• The End of the Novel: Gender and Temporality in Elizabeth Gaskell’s Cranford

    Author(s):
    Jacob Jewusiak (see profile)
    Date:
    2011
    Group(s):
    LLC Victorian and Early-20th-Century English
    Subject(s):
    Novel (genre), Victorian literature, Narrative and time, Media studies
    Item Type:
    Article
    Permanent URL:
    http://dx.doi.org/10.17613/M6154DN9H
    Abstract:
    This article argues that Elizabeth Gaskell’s Cranford (1853)—both the fictional place and the novel—cannibalizes the temporalities of other literary genres, such as the story and the newspaper, as a way of preserving a way of life under the double threat of patriarchy and modernization. I use the concatenation of temporalities in Cranford to bring into relief a hermeneutic between gender and time that is central to the culture of the nineteenth century: while the way one experiences and perceives time is already colored by gender expectations, these expectations are made legible insofar as they are practiced in time. This hermeneutic—where gender maps unevenly onto time and vice versa—contributes to the unique conflicts between Cranford and the masculine world that surrounds it.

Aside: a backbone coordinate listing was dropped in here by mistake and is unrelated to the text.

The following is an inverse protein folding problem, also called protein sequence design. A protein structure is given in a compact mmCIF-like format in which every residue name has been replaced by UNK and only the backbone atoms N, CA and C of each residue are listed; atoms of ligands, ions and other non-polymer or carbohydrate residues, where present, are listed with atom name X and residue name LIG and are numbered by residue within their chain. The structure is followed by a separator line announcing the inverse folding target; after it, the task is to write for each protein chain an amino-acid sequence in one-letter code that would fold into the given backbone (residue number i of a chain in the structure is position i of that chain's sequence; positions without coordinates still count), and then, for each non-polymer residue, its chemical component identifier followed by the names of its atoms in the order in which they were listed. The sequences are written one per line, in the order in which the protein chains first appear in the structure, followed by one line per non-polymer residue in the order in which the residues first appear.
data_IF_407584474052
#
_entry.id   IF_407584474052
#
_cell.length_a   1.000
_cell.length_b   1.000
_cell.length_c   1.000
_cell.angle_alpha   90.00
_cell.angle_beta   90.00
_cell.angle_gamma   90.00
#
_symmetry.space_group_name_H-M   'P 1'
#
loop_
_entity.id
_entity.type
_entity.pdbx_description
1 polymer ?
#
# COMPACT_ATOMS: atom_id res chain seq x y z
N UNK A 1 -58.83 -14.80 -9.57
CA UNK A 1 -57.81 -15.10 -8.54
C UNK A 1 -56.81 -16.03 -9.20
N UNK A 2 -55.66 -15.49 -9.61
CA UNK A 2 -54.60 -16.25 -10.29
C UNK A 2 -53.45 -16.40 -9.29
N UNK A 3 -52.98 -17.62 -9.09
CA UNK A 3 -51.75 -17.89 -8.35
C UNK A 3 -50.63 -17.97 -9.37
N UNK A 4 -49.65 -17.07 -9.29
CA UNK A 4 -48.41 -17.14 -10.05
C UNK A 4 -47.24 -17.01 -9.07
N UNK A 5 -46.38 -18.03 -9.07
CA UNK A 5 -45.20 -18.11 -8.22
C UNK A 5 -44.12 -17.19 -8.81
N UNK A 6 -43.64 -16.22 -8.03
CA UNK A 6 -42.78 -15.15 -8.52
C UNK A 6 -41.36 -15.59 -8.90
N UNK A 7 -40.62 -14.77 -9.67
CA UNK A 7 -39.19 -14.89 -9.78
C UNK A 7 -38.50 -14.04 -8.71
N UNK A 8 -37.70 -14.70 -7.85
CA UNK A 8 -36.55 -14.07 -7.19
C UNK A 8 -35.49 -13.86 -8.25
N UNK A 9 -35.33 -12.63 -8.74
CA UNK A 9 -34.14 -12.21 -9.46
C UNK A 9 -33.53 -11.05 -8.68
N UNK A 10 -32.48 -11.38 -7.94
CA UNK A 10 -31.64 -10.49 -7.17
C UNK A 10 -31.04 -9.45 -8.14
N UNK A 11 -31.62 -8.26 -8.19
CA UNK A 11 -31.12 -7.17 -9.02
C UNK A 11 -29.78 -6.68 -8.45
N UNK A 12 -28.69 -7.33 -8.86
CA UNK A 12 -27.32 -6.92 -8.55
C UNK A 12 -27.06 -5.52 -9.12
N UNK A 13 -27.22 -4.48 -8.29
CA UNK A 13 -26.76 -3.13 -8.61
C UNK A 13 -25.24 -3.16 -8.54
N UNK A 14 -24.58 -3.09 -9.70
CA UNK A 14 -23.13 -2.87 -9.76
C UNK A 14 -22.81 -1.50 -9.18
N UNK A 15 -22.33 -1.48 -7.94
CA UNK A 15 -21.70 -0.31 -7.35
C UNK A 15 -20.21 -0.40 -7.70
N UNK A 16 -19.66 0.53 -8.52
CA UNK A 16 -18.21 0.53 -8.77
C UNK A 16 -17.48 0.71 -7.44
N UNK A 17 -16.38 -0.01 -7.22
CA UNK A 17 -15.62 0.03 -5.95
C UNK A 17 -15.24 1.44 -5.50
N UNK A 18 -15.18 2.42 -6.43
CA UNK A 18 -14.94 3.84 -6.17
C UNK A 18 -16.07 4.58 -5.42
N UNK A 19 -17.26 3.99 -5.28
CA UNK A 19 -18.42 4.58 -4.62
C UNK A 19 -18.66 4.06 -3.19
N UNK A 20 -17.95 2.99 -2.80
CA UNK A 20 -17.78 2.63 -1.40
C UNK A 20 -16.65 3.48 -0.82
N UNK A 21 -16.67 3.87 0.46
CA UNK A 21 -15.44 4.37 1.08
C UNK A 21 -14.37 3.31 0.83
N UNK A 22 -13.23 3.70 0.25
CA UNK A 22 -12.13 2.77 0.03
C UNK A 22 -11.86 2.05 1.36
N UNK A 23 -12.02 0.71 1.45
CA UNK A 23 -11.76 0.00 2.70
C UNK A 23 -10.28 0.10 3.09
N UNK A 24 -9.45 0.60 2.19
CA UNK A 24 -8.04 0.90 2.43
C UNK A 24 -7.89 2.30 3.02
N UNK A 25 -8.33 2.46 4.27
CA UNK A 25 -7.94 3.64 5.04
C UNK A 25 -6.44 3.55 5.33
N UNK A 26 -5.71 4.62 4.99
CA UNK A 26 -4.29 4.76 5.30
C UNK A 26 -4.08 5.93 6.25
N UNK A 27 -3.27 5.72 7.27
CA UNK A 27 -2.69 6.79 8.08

Metadata:
    Published as:
    Journal article    
    Status:
    Published
    Last Updated:
    11 months ago
    License:
    All Rights Reserved
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